A thoughtful man, unafraid to make difficult decisions
While he has been accused of being too gentle in the past, del Bosque is no push over and is certainly not afraid of making big decisions. He left out in-form players such as Marcus Senna, Daniel Aranzubia and Alvarao Dominguez from his final squad list and has shown during the tournament that there's no place for sentiment by benching the misfiring Fernando Torres for the semi-final defeat of Germany. Having had his fair share of dealing with difficult choices in club management, del Bosque has handled the national set-up with aplomb.
Del Bosque recognised that Spain did not need rebuilding on the pitch but needed calm off it
Del Bosque arrived as coach with an envious reputation for success. As Real Madrid coach, the former Los Blancos defender won the Champions League twice, La Liga twice and the Europa League during his four seasons in charge. His dismissal – for being too docile and not marketable enough to coach the galacticos project – is one of the biggest stains on Real Madrid's increasingly tainted record. Despite his long-standing allegiance to Real, del Bosque is astute enough not to buy into the club rivalries. He picks the players who fit the system, regardless of their team colours.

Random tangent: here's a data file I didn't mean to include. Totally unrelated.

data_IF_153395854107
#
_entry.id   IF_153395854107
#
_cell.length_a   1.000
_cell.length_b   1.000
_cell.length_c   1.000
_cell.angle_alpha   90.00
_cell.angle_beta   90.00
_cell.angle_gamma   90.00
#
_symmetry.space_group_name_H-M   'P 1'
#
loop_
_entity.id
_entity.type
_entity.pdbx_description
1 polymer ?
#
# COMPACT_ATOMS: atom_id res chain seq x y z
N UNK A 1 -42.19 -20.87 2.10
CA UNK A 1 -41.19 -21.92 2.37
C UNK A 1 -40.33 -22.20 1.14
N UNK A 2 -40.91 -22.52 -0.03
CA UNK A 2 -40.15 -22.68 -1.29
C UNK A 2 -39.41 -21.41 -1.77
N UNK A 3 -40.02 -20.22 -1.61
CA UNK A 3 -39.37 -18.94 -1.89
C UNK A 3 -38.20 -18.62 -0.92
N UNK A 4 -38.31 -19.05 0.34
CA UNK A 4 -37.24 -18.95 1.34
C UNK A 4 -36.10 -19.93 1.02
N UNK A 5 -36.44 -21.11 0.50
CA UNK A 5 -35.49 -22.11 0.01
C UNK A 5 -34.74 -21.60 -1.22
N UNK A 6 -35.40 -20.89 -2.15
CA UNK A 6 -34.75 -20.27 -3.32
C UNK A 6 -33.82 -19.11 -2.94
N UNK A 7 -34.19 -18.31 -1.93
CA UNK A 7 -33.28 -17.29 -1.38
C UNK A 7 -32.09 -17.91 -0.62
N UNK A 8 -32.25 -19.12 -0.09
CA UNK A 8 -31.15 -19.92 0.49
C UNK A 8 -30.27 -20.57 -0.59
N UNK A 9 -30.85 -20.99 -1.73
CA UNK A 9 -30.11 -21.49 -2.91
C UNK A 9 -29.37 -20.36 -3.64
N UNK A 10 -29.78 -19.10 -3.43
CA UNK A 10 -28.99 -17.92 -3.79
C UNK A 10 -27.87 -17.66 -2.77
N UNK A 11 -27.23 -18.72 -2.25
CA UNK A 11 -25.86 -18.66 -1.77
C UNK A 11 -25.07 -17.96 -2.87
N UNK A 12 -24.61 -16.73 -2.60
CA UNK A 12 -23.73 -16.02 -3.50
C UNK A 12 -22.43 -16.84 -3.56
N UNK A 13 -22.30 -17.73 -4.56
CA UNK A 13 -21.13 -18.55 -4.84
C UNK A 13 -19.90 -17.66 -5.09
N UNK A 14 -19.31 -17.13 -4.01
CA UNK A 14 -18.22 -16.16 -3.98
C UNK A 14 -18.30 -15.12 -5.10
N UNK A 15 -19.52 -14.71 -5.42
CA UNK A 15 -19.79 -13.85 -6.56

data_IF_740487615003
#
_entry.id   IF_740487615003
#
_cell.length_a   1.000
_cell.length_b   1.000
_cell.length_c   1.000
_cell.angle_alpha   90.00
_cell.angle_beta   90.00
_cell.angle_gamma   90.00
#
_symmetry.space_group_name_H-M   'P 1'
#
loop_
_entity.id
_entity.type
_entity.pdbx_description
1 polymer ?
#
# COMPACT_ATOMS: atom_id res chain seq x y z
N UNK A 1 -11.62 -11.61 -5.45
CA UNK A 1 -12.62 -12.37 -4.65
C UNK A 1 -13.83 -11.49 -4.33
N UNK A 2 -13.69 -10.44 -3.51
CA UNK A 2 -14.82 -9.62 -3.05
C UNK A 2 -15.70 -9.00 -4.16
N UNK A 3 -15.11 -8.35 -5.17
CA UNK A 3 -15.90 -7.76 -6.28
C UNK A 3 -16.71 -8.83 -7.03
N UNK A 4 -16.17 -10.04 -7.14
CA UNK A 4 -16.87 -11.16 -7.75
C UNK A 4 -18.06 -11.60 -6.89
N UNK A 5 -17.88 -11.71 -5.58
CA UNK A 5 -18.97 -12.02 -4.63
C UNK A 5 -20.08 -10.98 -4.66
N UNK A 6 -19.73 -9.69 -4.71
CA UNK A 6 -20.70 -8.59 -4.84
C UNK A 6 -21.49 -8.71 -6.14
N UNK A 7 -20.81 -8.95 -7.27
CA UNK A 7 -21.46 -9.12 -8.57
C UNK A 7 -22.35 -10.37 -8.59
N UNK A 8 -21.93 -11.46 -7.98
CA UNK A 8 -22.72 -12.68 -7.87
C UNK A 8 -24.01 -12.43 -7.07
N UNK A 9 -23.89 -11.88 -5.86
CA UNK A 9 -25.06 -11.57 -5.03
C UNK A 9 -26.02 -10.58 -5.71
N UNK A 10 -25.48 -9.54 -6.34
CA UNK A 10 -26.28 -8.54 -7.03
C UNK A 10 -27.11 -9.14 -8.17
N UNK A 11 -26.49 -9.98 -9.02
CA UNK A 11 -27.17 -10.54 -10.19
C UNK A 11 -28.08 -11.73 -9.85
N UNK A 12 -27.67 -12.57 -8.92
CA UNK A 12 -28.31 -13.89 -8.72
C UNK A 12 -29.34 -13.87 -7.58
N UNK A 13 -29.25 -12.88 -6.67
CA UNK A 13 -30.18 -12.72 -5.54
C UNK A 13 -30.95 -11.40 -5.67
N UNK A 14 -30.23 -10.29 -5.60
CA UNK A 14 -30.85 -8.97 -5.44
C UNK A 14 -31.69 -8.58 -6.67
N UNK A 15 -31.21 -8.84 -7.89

Find the player for the system, not the other way round
Del Bosque has been forced by necessity to change certain things in the team line-up but he has been keen to point out that his additions are more about evolution than revolution. Fresh legs in the form of the Barcelona trio Pedro, Sergi Busquets and Gerard Pique have been installed to give the system new bite but the coach hasn't tampered with anything for the sake of adding a certain player. The ideal player is found to play a certain position in the system – not the other way round.
Now del Bosque has the chance to add the World Cup to the European title won by his predecessor with a team that knows exactly what it is doing after years of honing a devastating pressing game built around some of the best ball players and passers in the world. And it didn't take a lot of shouting and swearing.
Author: Nick Amies
Editor: Sonia Phalnikar